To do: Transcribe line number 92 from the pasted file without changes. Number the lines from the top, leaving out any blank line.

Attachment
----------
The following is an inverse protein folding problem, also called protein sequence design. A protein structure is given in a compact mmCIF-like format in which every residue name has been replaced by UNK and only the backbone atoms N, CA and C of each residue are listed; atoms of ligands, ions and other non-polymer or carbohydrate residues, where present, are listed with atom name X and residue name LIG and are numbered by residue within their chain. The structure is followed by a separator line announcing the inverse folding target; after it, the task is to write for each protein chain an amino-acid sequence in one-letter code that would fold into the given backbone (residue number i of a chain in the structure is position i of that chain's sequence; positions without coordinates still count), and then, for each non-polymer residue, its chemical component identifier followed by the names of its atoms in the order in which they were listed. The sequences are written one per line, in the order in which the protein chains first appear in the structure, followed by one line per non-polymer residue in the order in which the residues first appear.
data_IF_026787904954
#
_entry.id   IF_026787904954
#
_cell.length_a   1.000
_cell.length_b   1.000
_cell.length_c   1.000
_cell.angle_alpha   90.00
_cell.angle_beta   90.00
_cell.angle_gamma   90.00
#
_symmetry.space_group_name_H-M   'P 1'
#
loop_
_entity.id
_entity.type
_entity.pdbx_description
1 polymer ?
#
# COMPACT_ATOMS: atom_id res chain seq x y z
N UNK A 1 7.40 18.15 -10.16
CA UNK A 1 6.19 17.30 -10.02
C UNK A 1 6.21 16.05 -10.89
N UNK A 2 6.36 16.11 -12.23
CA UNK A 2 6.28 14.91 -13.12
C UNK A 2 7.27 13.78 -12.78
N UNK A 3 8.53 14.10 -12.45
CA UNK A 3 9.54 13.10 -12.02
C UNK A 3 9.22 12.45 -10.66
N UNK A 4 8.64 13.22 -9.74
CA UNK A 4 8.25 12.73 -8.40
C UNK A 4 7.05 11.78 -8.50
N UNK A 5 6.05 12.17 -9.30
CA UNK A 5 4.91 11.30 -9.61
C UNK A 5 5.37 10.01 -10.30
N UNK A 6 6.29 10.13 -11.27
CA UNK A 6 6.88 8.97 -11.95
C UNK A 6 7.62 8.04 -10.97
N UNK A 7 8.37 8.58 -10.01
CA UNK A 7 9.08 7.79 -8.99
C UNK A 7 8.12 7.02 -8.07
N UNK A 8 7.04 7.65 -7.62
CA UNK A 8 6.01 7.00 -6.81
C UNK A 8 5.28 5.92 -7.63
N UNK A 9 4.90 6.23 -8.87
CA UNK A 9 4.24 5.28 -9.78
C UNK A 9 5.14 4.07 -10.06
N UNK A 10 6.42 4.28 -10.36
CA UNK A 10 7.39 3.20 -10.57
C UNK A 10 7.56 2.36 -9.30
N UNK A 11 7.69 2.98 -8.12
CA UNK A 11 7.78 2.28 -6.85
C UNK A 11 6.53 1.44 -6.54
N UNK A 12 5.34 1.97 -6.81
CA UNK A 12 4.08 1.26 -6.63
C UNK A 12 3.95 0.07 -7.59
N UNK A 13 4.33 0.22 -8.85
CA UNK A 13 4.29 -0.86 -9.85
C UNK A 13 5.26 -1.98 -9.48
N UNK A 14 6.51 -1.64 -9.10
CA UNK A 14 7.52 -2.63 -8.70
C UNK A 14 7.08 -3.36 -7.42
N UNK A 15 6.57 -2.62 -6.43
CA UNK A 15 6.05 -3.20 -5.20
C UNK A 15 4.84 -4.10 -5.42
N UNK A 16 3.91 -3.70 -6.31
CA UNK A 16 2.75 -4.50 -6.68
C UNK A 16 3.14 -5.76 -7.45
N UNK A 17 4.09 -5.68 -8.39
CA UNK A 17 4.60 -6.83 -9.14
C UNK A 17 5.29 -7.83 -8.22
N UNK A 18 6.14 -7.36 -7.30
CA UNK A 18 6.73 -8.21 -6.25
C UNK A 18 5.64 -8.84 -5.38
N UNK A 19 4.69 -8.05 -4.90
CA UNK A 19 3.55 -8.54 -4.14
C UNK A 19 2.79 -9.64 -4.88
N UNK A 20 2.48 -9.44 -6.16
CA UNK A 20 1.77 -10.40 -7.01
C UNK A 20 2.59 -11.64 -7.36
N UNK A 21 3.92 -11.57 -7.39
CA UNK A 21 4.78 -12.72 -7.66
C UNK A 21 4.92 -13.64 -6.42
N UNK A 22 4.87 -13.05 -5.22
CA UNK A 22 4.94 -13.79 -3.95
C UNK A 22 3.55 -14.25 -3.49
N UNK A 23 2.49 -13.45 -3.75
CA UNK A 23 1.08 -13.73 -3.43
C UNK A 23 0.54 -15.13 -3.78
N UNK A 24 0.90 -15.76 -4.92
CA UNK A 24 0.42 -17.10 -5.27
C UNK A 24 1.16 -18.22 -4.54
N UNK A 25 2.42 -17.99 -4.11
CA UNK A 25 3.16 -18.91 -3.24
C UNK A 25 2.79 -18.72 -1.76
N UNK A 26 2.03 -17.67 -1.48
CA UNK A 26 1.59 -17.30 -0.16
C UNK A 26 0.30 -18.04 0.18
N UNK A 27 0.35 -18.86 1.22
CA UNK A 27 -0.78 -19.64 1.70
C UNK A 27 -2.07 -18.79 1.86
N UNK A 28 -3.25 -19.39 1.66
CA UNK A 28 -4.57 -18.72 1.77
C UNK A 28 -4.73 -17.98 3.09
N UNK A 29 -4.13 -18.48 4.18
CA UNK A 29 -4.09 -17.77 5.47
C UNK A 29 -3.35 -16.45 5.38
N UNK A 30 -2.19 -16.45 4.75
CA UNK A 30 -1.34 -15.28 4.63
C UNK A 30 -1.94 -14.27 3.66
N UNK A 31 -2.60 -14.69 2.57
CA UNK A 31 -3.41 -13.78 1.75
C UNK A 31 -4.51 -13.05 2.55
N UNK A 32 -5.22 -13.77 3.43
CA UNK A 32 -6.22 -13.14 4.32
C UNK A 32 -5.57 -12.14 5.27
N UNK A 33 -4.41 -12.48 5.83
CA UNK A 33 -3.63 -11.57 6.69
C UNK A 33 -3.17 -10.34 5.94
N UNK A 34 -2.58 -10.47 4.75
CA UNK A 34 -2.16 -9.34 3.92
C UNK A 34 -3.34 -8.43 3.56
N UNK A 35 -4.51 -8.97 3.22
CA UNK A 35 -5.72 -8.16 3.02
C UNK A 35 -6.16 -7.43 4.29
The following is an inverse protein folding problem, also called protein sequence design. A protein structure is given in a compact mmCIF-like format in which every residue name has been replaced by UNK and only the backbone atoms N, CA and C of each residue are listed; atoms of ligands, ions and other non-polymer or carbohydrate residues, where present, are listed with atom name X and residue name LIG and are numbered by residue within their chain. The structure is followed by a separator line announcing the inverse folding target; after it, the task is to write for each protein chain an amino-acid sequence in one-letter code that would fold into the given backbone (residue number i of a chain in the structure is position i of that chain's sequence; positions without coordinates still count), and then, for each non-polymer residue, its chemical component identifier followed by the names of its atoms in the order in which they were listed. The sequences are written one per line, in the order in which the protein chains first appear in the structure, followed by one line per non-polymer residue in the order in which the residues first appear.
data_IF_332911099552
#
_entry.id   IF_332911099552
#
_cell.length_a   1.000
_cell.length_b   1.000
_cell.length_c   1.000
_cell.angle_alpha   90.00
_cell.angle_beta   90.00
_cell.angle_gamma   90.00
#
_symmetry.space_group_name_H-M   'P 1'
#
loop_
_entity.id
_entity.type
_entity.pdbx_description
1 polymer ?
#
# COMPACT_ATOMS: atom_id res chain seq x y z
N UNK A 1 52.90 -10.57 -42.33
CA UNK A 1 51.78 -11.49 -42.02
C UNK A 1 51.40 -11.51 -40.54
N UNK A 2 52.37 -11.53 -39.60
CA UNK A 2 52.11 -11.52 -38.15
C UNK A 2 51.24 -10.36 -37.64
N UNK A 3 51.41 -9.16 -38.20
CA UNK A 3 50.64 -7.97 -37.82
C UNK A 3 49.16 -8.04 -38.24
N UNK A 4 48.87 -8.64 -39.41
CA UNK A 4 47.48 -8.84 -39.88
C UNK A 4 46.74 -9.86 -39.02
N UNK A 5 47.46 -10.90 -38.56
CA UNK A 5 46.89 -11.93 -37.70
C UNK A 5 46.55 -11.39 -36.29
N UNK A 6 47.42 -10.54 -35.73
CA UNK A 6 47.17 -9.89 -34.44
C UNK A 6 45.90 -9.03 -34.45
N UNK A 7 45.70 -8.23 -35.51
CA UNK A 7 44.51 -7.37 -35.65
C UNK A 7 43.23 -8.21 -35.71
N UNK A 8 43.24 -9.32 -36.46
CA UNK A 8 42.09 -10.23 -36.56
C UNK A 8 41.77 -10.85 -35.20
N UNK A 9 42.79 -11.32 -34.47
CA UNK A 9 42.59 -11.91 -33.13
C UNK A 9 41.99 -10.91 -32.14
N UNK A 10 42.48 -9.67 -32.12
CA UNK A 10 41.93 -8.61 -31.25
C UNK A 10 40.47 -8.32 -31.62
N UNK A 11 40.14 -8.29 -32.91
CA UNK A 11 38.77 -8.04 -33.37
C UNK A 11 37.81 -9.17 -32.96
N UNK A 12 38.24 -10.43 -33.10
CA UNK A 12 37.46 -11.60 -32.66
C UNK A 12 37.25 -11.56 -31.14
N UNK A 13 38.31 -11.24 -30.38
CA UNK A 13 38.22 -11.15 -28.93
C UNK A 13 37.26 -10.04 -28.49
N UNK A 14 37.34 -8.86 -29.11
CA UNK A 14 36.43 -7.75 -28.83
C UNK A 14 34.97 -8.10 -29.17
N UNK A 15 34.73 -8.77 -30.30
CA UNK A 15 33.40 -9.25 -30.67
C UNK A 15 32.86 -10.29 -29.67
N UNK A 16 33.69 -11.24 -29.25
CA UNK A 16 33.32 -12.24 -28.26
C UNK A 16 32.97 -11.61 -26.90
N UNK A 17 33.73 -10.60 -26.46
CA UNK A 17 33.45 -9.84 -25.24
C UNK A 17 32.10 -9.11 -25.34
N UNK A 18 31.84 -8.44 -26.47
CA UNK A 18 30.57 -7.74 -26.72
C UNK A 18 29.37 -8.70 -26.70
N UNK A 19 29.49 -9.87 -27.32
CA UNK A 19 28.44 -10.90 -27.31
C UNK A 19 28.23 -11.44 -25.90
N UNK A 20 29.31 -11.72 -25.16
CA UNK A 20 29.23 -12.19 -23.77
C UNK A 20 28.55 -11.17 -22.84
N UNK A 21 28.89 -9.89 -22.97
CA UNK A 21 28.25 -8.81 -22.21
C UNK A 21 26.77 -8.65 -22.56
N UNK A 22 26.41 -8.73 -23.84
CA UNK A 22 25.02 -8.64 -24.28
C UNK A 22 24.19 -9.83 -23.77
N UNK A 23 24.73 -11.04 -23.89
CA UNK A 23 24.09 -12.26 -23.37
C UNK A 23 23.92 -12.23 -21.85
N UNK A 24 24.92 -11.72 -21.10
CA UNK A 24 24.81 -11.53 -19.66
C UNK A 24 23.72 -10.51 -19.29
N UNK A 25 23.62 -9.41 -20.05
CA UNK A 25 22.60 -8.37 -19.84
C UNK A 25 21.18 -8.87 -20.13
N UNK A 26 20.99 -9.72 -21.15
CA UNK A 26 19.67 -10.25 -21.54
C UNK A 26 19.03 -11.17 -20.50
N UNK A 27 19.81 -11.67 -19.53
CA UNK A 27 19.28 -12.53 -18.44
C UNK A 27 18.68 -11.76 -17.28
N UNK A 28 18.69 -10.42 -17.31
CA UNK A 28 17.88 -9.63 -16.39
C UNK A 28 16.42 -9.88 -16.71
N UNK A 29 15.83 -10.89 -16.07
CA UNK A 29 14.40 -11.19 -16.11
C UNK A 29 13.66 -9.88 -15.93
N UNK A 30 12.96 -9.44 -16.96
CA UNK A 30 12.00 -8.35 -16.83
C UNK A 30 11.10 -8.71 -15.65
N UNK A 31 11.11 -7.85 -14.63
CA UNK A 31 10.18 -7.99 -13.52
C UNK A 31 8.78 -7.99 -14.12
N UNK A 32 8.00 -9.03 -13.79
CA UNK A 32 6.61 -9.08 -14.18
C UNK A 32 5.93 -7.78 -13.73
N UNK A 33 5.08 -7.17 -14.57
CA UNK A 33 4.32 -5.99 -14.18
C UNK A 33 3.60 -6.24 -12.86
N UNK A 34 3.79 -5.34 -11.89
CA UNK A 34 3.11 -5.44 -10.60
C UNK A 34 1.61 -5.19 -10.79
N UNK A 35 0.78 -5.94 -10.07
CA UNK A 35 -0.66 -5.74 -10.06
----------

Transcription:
CA UNK A 24 0.42 -17.10 -5.27